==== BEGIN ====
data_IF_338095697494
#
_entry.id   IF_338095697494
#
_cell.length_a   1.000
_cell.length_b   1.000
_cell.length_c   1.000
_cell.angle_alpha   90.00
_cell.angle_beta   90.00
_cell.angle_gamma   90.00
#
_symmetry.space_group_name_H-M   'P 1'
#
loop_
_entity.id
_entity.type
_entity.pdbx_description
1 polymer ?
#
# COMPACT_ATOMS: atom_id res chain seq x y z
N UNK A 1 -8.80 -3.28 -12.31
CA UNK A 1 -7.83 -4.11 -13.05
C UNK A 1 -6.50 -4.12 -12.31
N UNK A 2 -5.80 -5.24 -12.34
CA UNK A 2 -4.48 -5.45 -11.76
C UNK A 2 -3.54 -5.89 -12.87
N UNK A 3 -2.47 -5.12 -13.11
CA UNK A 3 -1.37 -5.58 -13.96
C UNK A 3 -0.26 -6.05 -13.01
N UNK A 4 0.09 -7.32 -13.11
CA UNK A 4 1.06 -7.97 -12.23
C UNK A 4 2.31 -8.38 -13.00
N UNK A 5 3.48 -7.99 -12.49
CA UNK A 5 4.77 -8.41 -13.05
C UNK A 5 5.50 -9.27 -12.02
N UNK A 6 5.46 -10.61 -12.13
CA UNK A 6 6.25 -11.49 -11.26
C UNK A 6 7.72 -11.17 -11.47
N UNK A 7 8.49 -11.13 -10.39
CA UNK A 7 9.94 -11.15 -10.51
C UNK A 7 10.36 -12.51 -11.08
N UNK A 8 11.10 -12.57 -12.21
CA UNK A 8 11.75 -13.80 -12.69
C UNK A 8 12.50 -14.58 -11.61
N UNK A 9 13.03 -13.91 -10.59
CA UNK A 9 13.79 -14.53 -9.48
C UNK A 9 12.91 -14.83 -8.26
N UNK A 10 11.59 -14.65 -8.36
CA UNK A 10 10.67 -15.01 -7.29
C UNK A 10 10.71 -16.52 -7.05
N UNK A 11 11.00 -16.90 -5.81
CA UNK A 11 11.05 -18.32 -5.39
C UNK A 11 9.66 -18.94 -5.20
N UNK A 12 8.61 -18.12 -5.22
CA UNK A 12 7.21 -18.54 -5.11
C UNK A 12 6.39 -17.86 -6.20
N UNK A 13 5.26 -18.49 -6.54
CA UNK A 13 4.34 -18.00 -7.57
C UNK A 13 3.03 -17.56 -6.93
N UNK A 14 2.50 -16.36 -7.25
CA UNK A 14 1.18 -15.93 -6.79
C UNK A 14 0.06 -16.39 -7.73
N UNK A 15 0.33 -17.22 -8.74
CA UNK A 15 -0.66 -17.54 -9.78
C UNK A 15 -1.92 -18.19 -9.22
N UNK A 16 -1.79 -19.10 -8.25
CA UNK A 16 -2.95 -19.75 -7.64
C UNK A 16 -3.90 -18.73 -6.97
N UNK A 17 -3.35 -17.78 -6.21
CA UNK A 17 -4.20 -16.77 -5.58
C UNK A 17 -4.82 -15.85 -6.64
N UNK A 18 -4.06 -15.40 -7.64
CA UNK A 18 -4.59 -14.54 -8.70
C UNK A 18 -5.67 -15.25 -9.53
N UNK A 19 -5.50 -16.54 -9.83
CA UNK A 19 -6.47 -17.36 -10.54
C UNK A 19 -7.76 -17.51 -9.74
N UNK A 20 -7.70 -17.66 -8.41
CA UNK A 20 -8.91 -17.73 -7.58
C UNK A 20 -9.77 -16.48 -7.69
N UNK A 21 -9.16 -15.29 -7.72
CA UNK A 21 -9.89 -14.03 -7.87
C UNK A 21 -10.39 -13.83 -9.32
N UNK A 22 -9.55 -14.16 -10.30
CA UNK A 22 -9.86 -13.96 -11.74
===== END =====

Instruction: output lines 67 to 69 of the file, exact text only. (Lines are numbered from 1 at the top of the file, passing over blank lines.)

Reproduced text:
CA UNK A 16 -2.95 -19.75 -7.64
C UNK A 16 -3.90 -18.73 -6.97
N UNK A 17 -3.35 -17.78 -6.21